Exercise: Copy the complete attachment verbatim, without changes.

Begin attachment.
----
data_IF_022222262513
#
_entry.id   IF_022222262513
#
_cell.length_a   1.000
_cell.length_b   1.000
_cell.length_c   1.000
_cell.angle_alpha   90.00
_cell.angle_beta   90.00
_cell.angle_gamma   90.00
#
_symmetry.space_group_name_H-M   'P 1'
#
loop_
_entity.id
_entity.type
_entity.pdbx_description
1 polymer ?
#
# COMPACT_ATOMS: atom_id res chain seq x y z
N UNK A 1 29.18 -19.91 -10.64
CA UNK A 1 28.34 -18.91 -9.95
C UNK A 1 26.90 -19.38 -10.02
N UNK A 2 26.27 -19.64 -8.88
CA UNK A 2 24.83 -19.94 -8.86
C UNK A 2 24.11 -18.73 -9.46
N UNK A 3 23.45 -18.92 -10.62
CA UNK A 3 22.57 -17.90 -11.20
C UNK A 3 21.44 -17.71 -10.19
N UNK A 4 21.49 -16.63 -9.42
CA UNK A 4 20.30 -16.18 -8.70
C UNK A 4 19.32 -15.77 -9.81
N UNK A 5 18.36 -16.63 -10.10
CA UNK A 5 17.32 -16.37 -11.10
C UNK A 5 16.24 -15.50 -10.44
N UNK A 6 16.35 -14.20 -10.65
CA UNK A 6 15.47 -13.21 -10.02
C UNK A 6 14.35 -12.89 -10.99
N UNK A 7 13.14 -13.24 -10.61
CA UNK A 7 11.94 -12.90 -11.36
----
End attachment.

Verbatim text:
data_IF_022222262513
#
_entry.id   IF_022222262513
#
_cell.length_a   1.000
_cell.length_b   1.000
_cell.length_c   1.000
_cell.angle_alpha   90.00
_cell.angle_beta   90.00
_cell.angle_gamma   90.00
#
_symmetry.space_group_name_H-M   'P 1'
#
loop_
_entity.id
_entity.type
_entity.pdbx_description
1 polymer ?
#
# COMPACT_ATOMS: atom_id res chain seq x y z
N UNK A 1 29.18 -19.91 -10.64
CA UNK A 1 28.34 -18.91 -9.95
C UNK A 1 26.90 -19.38 -10.02
N UNK A 2 26.27 -19.64 -8.88
CA UNK A 2 24.83 -19.94 -8.86
C UNK A 2 24.11 -18.73 -9.46
N UNK A 3 23.45 -18.92 -10.62
CA UNK A 3 22.57 -17.90 -11.20
C UNK A 3 21.44 -17.71 -10.19
N UNK A 4 21.49 -16.63 -9.42
CA UNK A 4 20.30 -16.18 -8.70
C UNK A 4 19.32 -15.77 -9.81
N UNK A 5 18.36 -16.63 -10.10
CA UNK A 5 17.32 -16.37 -11.10
C UNK A 5 16.24 -15.50 -10.44
N UNK A 6 16.35 -14.20 -10.65
CA UNK A 6 15.47 -13.21 -10.02
C UNK A 6 14.35 -12.89 -10.99
N UNK A 7 13.14 -13.24 -10.61
CA UNK A 7 11.94 -12.90 -11.36